Using the most recent nuclear magnetic resonance methods, the McDermott lab studies the structure, function, and conformational dynamics of proteins in native-like environments. Efforts of the research group demonstrated that NMR spectra of “solid state” proteins, such as membrane proteins in native lipid bilayers, or protein assemblies like viral coats, can serve as the basis for structural and dynamic investigations. NMR studies clarified the accordance of enzymatic function to protein conformational exchange, including active site loop motions and substrate repositioning.

Membrane proteins are important players in many physiological processes such as transmembrane signaling, energy transduction, and ion transport and comprise ~30% of the genes encoded in eukaryotic genomes. Solid-state NMR offers the unique opportunity to study membrane proteins at atomic resolution while they are in a native-like lipid bilayer. We study the structure and dynamics of several such systems. These include KcsA, a bacterial potassium channel, E.Coli Subunit c, which is part of the ATP synthase machinery, and the photosynthetic light harvesting protein LH1.


Membrane Proteins

Dynamic nuclear polarization (DNP) is a technique for transferring polarization from unpaired electrons to nearby nuclei to enhance the signal-to-noise ratio of the NMR spectra. We develop novel methods to apply DNP to membrane proteins and viruses. In addition to using DNP to enable studies of complex systems such as KcsA and the Pf1 bacteriophage, ongoing studies in the McDermott group are specifically labeling proteins with radicals in order to use them both as polarizing agents and structural probes.


We are primarily interested in the protein-DNA interactions which hold the massive 36 MDa virion together. Understanding these interactions in detail would likely yield a model of virus structure and assembly that can be applicable to a broad range of filamentous bacteriophages. To this end, and to overcome the challenges of working with such a large system, we have employed novel techniques such as DNP and innovative chemical labeling schemes. We are also investigating the role of hydration in Pf1 structure and dynamics. Water is thought to be an important structural element, mediating the interactions between the DNA and capsid (coat protein) and allowing the DNA some degree of mobility. We are interested in whether sub-populations of water (i.e. bulk vs. interfacial water) exist within the virion, and, if so, what their dynamics tell us about viral function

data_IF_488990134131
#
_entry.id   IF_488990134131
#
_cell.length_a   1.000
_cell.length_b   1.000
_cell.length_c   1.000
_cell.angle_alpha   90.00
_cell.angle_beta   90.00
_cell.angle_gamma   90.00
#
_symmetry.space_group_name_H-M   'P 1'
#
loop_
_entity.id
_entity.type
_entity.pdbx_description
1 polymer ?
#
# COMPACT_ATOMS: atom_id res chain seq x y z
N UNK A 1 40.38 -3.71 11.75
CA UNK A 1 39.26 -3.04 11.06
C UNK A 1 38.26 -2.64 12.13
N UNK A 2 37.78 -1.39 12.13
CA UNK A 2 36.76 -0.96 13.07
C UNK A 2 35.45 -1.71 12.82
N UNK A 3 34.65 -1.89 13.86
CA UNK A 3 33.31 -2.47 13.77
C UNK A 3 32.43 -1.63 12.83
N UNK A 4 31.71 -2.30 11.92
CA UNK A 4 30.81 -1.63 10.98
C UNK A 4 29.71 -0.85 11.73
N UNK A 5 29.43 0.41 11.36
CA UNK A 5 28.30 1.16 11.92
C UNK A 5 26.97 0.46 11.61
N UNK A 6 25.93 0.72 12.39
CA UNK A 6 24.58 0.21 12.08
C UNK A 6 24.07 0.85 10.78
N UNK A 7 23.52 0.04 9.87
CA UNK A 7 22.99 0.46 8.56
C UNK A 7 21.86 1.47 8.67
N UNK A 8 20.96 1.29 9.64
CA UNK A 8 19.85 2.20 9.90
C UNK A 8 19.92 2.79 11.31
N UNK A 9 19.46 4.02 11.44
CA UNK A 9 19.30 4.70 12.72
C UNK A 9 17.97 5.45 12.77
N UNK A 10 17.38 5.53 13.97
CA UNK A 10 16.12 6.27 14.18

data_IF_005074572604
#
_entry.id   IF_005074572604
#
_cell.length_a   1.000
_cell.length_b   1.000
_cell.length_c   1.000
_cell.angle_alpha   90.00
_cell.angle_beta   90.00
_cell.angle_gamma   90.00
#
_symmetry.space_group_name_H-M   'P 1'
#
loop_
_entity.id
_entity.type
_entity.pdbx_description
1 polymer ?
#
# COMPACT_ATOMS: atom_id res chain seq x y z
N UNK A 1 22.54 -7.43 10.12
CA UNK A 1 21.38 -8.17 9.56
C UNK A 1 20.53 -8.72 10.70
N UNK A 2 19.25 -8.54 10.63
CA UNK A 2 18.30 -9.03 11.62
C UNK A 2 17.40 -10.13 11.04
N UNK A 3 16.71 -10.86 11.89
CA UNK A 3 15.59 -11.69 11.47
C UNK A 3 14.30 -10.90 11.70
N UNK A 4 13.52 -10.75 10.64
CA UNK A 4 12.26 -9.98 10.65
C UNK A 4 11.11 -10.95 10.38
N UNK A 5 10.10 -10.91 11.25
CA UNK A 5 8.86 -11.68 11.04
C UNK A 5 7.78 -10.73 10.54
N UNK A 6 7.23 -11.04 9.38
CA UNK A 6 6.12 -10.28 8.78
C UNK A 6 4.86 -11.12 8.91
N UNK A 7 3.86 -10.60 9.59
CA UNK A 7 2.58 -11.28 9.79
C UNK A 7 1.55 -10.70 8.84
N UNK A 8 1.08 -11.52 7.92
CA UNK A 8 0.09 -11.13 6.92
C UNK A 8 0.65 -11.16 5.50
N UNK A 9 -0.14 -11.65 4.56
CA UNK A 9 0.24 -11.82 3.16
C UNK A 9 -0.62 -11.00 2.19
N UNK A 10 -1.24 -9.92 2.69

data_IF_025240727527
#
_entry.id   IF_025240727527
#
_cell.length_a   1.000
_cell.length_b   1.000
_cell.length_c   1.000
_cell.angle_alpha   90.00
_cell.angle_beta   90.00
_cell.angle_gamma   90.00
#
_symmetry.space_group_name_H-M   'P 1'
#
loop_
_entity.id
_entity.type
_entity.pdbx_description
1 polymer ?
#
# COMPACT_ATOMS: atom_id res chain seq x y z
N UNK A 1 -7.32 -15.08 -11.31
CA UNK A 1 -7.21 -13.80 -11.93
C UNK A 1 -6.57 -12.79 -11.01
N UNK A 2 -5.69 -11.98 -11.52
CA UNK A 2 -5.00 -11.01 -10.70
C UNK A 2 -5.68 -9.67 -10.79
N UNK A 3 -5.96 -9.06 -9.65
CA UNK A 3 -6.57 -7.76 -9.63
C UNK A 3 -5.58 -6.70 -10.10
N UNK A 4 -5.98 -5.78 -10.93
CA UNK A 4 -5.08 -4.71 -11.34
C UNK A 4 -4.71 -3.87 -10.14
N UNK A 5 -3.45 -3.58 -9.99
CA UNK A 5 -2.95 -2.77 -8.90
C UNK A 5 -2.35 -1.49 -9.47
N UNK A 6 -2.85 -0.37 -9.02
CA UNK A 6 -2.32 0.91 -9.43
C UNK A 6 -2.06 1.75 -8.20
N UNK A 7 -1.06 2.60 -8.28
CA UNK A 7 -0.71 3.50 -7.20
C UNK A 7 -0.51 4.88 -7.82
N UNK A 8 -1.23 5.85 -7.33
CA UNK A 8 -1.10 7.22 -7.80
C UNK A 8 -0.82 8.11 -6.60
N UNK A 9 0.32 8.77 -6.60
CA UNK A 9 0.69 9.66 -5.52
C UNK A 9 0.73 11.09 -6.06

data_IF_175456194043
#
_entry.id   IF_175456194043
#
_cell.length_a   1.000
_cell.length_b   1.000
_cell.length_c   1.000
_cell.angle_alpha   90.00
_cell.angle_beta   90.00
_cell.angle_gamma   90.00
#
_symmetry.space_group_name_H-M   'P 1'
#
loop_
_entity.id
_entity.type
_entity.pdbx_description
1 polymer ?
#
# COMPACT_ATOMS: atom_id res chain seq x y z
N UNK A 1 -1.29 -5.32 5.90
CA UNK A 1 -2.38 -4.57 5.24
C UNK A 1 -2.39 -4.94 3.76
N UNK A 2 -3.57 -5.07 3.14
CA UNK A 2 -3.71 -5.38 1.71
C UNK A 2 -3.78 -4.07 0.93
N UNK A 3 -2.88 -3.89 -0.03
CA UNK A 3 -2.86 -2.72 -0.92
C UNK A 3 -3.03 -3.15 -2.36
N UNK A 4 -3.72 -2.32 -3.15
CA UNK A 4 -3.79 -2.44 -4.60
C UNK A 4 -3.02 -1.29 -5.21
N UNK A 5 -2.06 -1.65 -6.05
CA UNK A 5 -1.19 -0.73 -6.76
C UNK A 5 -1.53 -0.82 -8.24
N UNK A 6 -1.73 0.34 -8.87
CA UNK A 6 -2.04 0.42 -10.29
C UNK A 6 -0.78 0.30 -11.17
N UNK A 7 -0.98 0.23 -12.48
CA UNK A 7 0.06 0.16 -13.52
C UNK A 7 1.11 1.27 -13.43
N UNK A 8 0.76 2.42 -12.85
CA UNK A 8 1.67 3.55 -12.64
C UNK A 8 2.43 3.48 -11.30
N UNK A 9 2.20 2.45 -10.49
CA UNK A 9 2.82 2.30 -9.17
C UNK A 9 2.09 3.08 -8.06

Filamentous Phage Pf1

For most enzymes and drug targets, ligand binding is associated with the motion of a flexible loop or domain and conformational changes. We investigate the characteristic timescales of an active-site loop motion in the protein TIM. Similarly, metal-substrate geometry and conformational exchange rates are studied for metalloenzymes, such as the drug target cytochrome P450. An advantage of solid-state NMR is the presence of anisotropic interactions such as dipolar, quadrupolar, and chemical shift anisotropy (CSA), which are an abundant source of information for proteins dynamics. Currently, we investigate slow conformational change (millisecond-to-second timescale) by refocusing dipolar interactions through a very high-efficiency 1D dynamics detection scheme (CODEX), described by Schmidt-Rohr. We also study intermediate timescale (millisecond-to-microsecond) through T1ρ measurements monitoring the motion of CSA tensors. The quantitative application of these techniques to proteins and the design of original new pulse sequences are two main directions of our research.

Protein Dynamics

Cytochromes P450 are heme monooxygenases that play critical roles in the biosynthesis of lipids, steroids, antibiotics, and drug metabolism. Understanding the active site structure and dynamics is important for drug discovery and providing insight on biological processes. Cryogenic crystal structures of numerous P450 isoforms show the substrate positioned too far away from the heme to be the catalytically relevant binding mode. Molecular dynamics simulations have shown that at room temperature the ligand is position correctly for chemistry. We use solid state NMR to collect structural information of N-palmitoylglycine (NPG) bound to cytochrome P450 BMP in order to confirm the low temperature binding mode and prove the room temperature conformation.

Cytochrome P450

In collaboration with the group of Professor Hao Wu, we are studying the complex of RIP1/RIP3, known to induce necroptosis, an alternative cell death mechanism. Our solid-state NMR experiments support the formation of an amyloid fibril by RIP1 and RIP3 and allow the identification of the amyloid core near the unique homlogous sequence RHIM (RIP homotypic interaction motif). This study provides insight into the RIP kinases’ structural changes regulating the cell’s death and expands the realm of amyloids to complex formation and signaling.

Functional Prions